Risks in banking can impose significant costs on the economy. The authors examine the claim that that a safer banking system would require sacrificing lending and economic growth, exposing as invalid the narratives used by bankers, politicians, and regulators to rationalize the lack of reform. We can have a safer and healthier banking system without sacrificing any of the benefits of the system, and at essentially no cost to society. Banks are fragile not because they must be, but because they want to be—and they get away with it. Whereas this situation benefits bankers, it distorts the economy and exposes the public to unnecessary risks. Weak regulation and ineffective enforcement allowed the buildup of risks that ushered in the financial crisis of 2007–2009.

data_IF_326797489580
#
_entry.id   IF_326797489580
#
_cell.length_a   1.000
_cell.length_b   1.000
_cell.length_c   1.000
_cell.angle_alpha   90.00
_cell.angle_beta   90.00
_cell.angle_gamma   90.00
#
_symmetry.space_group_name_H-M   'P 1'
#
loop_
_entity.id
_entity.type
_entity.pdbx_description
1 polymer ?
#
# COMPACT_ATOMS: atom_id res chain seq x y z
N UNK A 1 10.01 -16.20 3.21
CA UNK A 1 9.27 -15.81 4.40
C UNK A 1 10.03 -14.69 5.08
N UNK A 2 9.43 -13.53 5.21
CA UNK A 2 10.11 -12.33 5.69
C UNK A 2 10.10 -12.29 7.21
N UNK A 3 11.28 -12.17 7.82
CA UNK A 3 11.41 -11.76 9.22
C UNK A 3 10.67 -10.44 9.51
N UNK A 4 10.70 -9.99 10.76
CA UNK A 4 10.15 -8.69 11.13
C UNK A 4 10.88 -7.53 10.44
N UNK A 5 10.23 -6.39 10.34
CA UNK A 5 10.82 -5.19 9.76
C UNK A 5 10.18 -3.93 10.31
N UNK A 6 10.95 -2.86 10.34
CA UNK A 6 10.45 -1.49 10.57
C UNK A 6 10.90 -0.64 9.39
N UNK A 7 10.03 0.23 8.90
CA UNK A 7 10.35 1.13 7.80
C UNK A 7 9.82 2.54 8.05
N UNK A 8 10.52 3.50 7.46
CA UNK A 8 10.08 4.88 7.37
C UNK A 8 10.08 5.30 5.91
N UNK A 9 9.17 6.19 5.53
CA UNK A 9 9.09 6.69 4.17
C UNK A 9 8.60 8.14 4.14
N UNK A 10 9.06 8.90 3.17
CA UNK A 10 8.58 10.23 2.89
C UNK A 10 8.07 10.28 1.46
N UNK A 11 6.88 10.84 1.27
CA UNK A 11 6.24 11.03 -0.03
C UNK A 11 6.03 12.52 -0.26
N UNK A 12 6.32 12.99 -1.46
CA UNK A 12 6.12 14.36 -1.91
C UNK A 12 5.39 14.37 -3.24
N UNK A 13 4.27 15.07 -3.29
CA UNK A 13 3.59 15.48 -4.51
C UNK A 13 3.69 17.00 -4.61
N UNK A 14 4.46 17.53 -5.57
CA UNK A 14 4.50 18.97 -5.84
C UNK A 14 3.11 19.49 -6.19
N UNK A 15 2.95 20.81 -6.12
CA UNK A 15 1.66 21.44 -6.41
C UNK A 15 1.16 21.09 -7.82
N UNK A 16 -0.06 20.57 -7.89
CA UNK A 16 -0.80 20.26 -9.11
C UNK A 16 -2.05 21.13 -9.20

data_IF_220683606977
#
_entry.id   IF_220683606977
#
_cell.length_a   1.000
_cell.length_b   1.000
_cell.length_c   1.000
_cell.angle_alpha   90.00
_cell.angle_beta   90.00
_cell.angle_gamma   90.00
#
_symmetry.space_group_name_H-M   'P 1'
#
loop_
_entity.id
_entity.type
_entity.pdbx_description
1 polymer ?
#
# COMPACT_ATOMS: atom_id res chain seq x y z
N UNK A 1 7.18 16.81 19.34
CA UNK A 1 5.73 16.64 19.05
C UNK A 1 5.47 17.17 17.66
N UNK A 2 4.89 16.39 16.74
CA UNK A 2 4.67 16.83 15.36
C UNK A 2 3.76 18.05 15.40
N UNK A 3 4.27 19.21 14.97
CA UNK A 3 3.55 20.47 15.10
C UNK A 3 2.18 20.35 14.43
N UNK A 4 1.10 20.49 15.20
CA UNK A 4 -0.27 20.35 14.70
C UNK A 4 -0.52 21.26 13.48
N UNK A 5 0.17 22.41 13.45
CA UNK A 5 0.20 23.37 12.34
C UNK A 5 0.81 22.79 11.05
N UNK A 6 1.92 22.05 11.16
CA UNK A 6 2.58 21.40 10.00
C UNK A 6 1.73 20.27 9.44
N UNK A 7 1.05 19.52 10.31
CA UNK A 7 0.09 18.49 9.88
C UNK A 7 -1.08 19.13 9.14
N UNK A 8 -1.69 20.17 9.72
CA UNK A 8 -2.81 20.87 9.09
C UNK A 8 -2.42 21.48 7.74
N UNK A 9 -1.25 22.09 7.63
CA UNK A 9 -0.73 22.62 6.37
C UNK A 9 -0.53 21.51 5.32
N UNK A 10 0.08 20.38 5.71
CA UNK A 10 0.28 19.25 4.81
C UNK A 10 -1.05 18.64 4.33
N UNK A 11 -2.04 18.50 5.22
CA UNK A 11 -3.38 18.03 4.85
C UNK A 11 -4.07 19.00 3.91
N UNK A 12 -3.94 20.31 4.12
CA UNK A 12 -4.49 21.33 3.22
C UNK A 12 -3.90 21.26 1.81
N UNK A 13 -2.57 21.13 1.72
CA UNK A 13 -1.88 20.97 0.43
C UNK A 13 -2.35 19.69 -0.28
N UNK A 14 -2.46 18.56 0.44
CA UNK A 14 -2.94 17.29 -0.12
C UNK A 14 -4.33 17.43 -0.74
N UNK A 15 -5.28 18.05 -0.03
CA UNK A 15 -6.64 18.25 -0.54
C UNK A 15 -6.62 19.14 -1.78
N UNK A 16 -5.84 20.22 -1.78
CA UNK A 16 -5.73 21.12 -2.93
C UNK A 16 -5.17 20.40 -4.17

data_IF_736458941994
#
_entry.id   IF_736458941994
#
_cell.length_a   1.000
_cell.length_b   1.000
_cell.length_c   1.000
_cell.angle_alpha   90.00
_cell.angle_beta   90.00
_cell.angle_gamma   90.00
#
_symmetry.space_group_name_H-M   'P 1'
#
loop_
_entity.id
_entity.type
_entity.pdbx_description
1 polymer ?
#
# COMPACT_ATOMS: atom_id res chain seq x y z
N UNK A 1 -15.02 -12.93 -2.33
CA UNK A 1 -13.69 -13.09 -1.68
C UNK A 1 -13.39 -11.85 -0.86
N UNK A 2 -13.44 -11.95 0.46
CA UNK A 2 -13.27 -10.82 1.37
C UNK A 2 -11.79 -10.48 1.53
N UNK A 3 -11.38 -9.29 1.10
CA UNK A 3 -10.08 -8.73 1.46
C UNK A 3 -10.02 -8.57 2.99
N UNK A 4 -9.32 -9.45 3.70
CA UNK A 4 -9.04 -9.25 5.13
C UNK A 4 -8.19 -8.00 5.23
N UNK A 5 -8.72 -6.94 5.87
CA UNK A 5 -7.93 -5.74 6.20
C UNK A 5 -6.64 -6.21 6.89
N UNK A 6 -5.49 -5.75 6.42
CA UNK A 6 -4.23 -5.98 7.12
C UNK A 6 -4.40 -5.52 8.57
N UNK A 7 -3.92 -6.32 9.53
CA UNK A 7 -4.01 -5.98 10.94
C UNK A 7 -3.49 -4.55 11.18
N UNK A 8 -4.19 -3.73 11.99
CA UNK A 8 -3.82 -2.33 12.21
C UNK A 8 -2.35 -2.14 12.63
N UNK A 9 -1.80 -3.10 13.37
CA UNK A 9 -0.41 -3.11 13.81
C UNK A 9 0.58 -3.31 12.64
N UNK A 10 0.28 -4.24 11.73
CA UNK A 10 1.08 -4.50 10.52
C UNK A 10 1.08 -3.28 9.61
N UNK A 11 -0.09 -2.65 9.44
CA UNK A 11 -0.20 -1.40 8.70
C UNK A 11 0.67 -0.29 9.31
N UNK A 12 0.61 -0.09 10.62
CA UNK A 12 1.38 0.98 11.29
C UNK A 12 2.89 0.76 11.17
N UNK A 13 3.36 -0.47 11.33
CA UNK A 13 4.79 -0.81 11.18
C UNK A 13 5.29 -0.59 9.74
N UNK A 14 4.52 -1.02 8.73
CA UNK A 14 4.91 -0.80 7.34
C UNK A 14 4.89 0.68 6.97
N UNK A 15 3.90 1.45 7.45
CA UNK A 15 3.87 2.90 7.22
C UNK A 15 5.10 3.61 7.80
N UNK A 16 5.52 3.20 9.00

|(ECONOMIC CRISIS * BANKING REGULATION)